And underneath that consecrated roof,
Plight me the full assurance of your faith.
Twelfth Night. Act IV. Sc. 3. L. 23.

To disbelieve in marriage is easy: to love a married woman is easy; but to betray a comrade, to be disloyal to a host, to break the covenant of bread and salt, is impossible.
Bernard Shaw—Getting Married.

What God hath joined together no man shall ever put asunder: God will take care of that.
Bernard Shaw—Getting Married.

The whole world is strewn with snares, traps, gins and pitfalls for the capture of men by women.
Bernard Shaw—Epistle Dedicatory to Man and Superman.

Lastly no woman should marry a teetotaller, or a man who does not smoke. It is not for nothing that this “ignoble tobagie” as Michelet calls it, spreads all over the world.
Stevenson—Virginibus Puerisque. Pt. I.

Under this window in stormy weather
I marry this man and woman together;
Let none but Him who rules the thunder
Put this man and woman asunder.
Swift—Marriage Service from His Chamber Window.

The reason why so few marriages are happy is because young ladies spend their time in making nets, not in making cages.
Swift—Thoughts on Various Subjects.

Celibate, like the fly in the heart of an apple, dwells in a perpetual sweetness, but sits alone, and is confined and dies in singularity.
Jeremy Taylor—Sermon. XVII. The Marriage Ring. Pt. I.

Marriages are made in Heaven.
Tennyson—Aylmer’s Field. L. 188.

As the husband is the wife is; thou art mated with a clown,
And the grossness of his nature will have weight to drag thee down.
Tennyson—Locksley Hall. St. 24.

Remember, it is as easy to marry a rich woman as a poor woman.
Thackeray—Pendennis. Bk. I. Ch. XXVIII.

This I set down as a positive truth. A woman with fair opportunities and without a positive hump, may marry whom she likes.
Thackeray—Vanity Fair. Ch. IV.

What woman, however old, has not the bridal-favours and raiment stowed away, and packed in lavender, in the inmost cupboards of her heart?
Thackeray—Virginians. Bk. I. Ch. XXVIII.

But happy they, the happiest of their kind!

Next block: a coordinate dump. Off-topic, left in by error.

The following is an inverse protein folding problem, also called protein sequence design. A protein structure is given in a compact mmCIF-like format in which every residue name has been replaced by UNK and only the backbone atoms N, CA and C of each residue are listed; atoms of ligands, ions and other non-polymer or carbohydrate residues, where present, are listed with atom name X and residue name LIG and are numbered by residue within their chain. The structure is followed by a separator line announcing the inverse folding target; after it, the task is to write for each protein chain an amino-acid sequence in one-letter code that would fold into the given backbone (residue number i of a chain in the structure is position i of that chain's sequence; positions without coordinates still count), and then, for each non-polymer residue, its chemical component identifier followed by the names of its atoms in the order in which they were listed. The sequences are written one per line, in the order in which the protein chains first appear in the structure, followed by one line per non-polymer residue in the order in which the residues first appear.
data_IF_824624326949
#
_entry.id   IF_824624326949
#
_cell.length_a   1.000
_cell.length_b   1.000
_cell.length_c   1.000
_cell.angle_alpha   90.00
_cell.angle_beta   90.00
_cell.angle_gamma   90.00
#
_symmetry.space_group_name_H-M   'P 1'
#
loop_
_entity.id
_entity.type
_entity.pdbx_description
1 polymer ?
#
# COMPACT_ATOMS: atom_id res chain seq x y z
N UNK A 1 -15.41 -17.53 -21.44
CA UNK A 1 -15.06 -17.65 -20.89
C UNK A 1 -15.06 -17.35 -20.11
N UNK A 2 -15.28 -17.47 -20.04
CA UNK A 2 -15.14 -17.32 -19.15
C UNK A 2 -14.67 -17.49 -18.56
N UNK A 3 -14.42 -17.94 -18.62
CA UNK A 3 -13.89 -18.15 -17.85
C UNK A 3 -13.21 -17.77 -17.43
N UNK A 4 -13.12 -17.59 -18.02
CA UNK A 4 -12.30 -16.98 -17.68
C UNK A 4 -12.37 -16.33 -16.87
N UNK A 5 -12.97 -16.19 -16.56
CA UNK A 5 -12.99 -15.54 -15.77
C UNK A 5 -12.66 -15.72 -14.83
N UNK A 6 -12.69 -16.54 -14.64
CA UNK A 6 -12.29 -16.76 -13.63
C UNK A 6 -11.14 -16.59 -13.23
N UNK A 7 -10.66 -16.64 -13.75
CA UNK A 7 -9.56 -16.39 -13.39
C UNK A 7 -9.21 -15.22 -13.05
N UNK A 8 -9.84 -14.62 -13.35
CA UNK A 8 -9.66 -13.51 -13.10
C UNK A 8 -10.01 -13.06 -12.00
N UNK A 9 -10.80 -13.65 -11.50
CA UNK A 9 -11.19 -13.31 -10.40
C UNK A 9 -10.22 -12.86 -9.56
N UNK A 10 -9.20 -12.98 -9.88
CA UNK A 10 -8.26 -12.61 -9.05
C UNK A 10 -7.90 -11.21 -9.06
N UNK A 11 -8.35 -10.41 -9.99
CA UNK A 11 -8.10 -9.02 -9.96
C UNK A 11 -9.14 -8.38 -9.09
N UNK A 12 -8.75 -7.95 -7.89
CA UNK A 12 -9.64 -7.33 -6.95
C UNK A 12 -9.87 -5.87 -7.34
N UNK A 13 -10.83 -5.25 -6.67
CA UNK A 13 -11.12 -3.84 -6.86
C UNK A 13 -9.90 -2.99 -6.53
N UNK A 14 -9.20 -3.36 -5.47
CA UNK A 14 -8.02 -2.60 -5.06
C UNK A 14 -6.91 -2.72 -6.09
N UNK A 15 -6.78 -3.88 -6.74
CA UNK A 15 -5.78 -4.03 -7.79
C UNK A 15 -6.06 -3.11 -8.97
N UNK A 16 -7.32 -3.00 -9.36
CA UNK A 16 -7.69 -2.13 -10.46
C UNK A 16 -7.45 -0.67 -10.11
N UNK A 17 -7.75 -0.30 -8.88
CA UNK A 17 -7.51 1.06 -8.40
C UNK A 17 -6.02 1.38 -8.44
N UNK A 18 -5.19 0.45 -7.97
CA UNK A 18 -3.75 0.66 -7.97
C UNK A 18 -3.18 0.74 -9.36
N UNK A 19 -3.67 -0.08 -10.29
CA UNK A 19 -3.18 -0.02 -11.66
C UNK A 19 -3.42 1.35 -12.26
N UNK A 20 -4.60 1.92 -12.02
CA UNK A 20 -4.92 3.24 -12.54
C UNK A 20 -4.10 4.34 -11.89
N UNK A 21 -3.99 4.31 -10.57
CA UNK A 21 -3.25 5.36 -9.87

Whom gentler stars unite, and in one fate
Their Hearts, their Fortunes, and their Beings blend.
Thomson—Seasons. Spring. L. 1,111.

Thrice happy is that humble pair,
Beneath the level of all care!
Over whose heads those arrows fly
Of sad distrust and jealousy.
Edmund Waller—Of the Marriage of the Dwarfs. L. 7.

The happy married man dies in good stile at home, surrounded by his weeping wife and children. The old bachelor don’t die at all—he sort of rots away, like a pollywog’s tail.
Artemus Ward—Draft in Baldinsville.

’Tis just like a summer bird cage in a garden: the birds that are without despair to get in, and the birds that are within despair, and are in a consumption, for fear they shall never get out.
John Webster—White Devil. Act I. Sc. 2.

Why do not words, and kiss, and solemn pledge,
And nature that is kind in woman’s breast,
And reason that in man is wise and good,
And fear of Him who is a righteous Judge,—
Why do not these prevail for human life,
To keep two hearts together, that began
Their spring-time with one love.
Wordsworth—Excursion. Bk. VI.

’Tis my maxim, he’s a fool that marries; but he’s a greater that does not marry a fool.
Wycherly—Country Wife. Act I. Sc. 1. L. 502.

You are of the society of the wits and railleurs … the surest sign is, since you are an enemy to marriage,—for that, I hear, you hate as much as business or bad wine.
Wycherly—Country Wife.

Body and soul, like peevish man and wife,
United jar, and yet are loth to part.
Young—Night Thoughts. Night II. L. 175.